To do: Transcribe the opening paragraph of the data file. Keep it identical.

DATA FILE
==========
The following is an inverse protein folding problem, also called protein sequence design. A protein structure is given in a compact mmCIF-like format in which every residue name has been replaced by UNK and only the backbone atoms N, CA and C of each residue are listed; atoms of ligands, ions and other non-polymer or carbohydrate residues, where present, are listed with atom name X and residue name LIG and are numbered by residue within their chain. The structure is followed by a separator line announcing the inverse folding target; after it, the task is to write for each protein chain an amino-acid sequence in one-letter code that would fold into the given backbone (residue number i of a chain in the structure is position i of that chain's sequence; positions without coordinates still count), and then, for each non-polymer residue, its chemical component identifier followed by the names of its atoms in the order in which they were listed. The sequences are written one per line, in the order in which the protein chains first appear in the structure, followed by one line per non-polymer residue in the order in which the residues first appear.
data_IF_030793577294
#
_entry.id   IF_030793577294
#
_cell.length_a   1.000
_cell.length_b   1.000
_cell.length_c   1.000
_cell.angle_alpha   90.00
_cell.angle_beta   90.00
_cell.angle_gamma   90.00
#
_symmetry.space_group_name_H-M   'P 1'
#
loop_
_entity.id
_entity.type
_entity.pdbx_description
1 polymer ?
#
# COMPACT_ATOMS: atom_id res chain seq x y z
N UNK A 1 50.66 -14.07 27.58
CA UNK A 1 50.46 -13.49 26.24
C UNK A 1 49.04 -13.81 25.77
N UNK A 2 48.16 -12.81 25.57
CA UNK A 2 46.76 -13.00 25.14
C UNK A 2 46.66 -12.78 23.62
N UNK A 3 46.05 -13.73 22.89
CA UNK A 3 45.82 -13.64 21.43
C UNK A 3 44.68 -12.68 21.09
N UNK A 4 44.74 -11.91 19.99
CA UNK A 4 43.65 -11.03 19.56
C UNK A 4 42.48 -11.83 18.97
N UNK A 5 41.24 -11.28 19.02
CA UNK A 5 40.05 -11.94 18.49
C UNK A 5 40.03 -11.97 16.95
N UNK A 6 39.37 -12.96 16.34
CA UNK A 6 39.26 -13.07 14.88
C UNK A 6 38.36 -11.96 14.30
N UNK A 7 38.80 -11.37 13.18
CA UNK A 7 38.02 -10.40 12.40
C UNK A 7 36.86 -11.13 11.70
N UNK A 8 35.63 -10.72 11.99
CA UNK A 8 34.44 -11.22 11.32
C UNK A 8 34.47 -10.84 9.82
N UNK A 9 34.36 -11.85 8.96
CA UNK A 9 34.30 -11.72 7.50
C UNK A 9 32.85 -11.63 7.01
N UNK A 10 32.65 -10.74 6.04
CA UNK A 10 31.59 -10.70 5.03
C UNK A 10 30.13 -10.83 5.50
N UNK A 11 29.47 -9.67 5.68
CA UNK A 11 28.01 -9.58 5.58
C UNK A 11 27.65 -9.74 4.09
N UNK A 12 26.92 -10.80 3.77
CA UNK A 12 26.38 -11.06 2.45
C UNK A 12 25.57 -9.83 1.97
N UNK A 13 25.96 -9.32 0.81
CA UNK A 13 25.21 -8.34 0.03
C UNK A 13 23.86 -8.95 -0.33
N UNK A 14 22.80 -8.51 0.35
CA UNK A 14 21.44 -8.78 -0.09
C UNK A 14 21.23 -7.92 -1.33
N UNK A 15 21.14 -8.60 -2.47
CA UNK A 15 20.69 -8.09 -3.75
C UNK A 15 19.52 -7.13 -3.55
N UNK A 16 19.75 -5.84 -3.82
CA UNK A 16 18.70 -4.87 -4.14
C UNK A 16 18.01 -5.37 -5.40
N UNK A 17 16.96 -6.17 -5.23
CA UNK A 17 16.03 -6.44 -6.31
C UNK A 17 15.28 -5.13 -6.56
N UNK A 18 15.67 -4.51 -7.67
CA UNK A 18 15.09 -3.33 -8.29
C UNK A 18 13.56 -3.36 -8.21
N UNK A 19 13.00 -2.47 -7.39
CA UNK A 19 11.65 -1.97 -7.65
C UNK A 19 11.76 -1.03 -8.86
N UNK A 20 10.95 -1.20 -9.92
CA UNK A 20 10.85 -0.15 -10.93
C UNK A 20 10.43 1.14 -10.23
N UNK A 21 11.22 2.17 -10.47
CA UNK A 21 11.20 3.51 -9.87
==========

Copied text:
The following is an inverse protein folding problem, also called protein sequence design. A protein structure is given in a compact mmCIF-like format in which every residue name has been replaced by UNK and only the backbone atoms N, CA and C of each residue are listed; atoms of ligands, ions and other non-polymer or carbohydrate residues, where present, are listed with atom name X and residue name LIG and are numbered by residue within their chain. The structure is followed by a separator line announcing the inverse folding target; after it, the task is to write for each protein chain an amino-acid sequence in one-letter code that would fold into the given backbone (residue number i of a chain in the structure is position i of that chain's sequence; positions without coordinates still count), and then, for each non-polymer residue, its chemical component identifier followed by the names of its atoms in the order in which they were listed. The sequences are written one per line, in the order in which the protein chains first appear in the structure, followed by one line per non-polymer residue in the order in which the residues first appear.